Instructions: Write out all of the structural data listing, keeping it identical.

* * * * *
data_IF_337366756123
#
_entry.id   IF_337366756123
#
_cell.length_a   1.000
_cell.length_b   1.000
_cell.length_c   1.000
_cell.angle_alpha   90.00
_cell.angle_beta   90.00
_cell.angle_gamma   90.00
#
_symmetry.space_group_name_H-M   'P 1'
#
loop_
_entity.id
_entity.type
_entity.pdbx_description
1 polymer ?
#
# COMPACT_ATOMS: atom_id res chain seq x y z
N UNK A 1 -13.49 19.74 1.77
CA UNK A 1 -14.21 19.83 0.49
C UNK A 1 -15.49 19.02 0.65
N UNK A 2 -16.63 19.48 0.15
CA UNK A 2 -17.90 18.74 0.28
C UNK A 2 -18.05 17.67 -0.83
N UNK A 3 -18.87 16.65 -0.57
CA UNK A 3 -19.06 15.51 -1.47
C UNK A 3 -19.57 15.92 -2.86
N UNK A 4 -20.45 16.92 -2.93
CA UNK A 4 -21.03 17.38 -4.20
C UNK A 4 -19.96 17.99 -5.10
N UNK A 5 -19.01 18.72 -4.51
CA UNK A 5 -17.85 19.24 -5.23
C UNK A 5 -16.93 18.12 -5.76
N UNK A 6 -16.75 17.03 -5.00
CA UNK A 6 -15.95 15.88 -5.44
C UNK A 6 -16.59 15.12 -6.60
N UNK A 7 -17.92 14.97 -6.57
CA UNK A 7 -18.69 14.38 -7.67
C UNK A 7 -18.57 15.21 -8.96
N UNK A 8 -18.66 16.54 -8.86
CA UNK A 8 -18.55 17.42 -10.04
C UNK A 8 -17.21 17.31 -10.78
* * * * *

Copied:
data_IF_337366756123
#
_entry.id   IF_337366756123
#
_cell.length_a   1.000
_cell.length_b   1.000
_cell.length_c   1.000
_cell.angle_alpha   90.00
_cell.angle_beta   90.00
_cell.angle_gamma   90.00
#
_symmetry.space_group_name_H-M   'P 1'
#
loop_
_entity.id
_entity.type
_entity.pdbx_description
1 polymer ?
#
# COMPACT_ATOMS: atom_id res chain seq x y z
N UNK A 1 -13.49 19.74 1.77
CA UNK A 1 -14.21 19.83 0.49
C UNK A 1 -15.49 19.02 0.65
N UNK A 2 -16.63 19.48 0.15
CA UNK A 2 -17.90 18.74 0.28
C UNK A 2 -18.05 17.67 -0.83
N UNK A 3 -18.87 16.65 -0.57
CA UNK A 3 -19.06 15.51 -1.47
C UNK A 3 -19.57 15.92 -2.86
N UNK A 4 -20.45 16.92 -2.93
CA UNK A 4 -21.03 17.38 -4.20
C UNK A 4 -19.96 17.99 -5.10
N UNK A 5 -19.01 18.72 -4.51
CA UNK A 5 -17.85 19.24 -5.23
C UNK A 5 -16.93 18.12 -5.76
N UNK A 6 -16.75 17.03 -5.00
CA UNK A 6 -15.95 15.88 -5.44
C UNK A 6 -16.59 15.12 -6.60
N UNK A 7 -17.92 14.97 -6.57
CA UNK A 7 -18.69 14.38 -7.67
C UNK A 7 -18.57 15.21 -8.96
N UNK A 8 -18.66 16.54 -8.86
CA UNK A 8 -18.55 17.42 -10.04
C UNK A 8 -17.21 17.31 -10.78